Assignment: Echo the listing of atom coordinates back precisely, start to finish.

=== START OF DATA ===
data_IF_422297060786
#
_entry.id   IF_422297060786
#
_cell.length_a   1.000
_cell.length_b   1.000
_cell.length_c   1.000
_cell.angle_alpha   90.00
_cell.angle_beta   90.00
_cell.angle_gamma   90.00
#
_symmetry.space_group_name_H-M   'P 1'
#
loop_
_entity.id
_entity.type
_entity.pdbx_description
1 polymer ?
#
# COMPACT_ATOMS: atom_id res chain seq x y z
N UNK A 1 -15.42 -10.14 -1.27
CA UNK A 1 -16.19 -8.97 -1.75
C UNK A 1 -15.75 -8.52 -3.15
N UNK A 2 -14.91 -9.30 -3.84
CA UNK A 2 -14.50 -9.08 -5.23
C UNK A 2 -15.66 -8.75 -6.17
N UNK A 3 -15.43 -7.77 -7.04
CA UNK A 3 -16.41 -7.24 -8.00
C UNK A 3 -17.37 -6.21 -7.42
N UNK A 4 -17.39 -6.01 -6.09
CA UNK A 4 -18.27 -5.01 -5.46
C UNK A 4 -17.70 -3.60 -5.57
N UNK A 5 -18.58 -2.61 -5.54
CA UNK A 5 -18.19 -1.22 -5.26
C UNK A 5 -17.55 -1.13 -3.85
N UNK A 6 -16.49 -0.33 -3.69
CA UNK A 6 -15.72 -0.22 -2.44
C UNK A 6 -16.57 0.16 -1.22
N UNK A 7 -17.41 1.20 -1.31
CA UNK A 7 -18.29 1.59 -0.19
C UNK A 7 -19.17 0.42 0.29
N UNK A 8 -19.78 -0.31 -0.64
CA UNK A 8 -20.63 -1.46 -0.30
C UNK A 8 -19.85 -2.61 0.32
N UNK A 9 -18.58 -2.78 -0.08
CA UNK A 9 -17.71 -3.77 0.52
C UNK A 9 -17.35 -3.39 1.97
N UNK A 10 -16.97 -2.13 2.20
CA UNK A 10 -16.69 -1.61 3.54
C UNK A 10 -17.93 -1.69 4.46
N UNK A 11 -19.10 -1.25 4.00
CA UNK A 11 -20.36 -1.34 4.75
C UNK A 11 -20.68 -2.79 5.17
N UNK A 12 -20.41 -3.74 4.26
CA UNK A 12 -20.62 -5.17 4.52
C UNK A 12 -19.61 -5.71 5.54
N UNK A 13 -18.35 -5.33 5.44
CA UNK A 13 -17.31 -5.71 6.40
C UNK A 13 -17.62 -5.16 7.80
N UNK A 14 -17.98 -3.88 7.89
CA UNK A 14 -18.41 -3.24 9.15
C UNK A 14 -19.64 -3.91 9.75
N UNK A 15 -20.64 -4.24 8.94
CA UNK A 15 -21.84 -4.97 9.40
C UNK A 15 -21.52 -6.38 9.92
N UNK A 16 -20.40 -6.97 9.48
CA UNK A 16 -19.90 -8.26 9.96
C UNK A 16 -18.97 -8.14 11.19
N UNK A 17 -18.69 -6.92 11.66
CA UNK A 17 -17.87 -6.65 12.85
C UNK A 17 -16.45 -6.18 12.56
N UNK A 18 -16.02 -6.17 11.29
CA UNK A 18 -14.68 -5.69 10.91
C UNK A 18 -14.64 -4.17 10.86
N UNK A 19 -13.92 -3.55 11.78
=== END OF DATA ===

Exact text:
data_IF_422297060786
#
_entry.id   IF_422297060786
#
_cell.length_a   1.000
_cell.length_b   1.000
_cell.length_c   1.000
_cell.angle_alpha   90.00
_cell.angle_beta   90.00
_cell.angle_gamma   90.00
#
_symmetry.space_group_name_H-M   'P 1'
#
loop_
_entity.id
_entity.type
_entity.pdbx_description
1 polymer ?
#
# COMPACT_ATOMS: atom_id res chain seq x y z
N UNK A 1 -15.42 -10.14 -1.27
CA UNK A 1 -16.19 -8.97 -1.75
C UNK A 1 -15.75 -8.52 -3.15
N UNK A 2 -14.91 -9.30 -3.84
CA UNK A 2 -14.50 -9.08 -5.23
C UNK A 2 -15.66 -8.75 -6.17
N UNK A 3 -15.43 -7.77 -7.04
CA UNK A 3 -16.41 -7.24 -8.00
C UNK A 3 -17.37 -6.21 -7.42
N UNK A 4 -17.39 -6.01 -6.09
CA UNK A 4 -18.27 -5.01 -5.46
C UNK A 4 -17.70 -3.60 -5.57
N UNK A 5 -18.58 -2.61 -5.54
CA UNK A 5 -18.19 -1.22 -5.26
C UNK A 5 -17.55 -1.13 -3.85
N UNK A 6 -16.49 -0.33 -3.69
CA UNK A 6 -15.72 -0.22 -2.44
C UNK A 6 -16.57 0.16 -1.22
N UNK A 7 -17.41 1.20 -1.31
CA UNK A 7 -18.29 1.59 -0.19
C UNK A 7 -19.17 0.42 0.29
N UNK A 8 -19.78 -0.31 -0.64
CA UNK A 8 -20.63 -1.46 -0.30
C UNK A 8 -19.85 -2.61 0.32
N UNK A 9 -18.58 -2.78 -0.08
CA UNK A 9 -17.71 -3.77 0.52
C UNK A 9 -17.35 -3.39 1.97
N UNK A 10 -16.97 -2.13 2.20
CA UNK A 10 -16.69 -1.61 3.54
C UNK A 10 -17.93 -1.69 4.46
N UNK A 11 -19.10 -1.25 4.00
CA UNK A 11 -20.36 -1.34 4.75
C UNK A 11 -20.68 -2.79 5.17
N UNK A 12 -20.41 -3.74 4.26
CA UNK A 12 -20.62 -5.17 4.52
C UNK A 12 -19.61 -5.71 5.54
N UNK A 13 -18.35 -5.33 5.44
CA UNK A 13 -17.31 -5.71 6.40
C UNK A 13 -17.62 -5.16 7.80
N UNK A 14 -17.98 -3.88 7.89
CA UNK A 14 -18.41 -3.24 9.15
C UNK A 14 -19.64 -3.91 9.75
N UNK A 15 -20.64 -4.24 8.94
CA UNK A 15 -21.84 -4.97 9.40
C UNK A 15 -21.52 -6.38 9.92
N UNK A 16 -20.40 -6.97 9.48
CA UNK A 16 -19.90 -8.26 9.96
C UNK A 16 -18.97 -8.14 11.19
N UNK A 17 -18.69 -6.92 11.66
CA UNK A 17 -17.87 -6.65 12.85
C UNK A 17 -16.45 -6.18 12.56
N UNK A 18 -16.02 -6.17 11.29
CA UNK A 18 -14.68 -5.69 10.91
C UNK A 18 -14.64 -4.17 10.86
N UNK A 19 -13.92 -3.55 11.78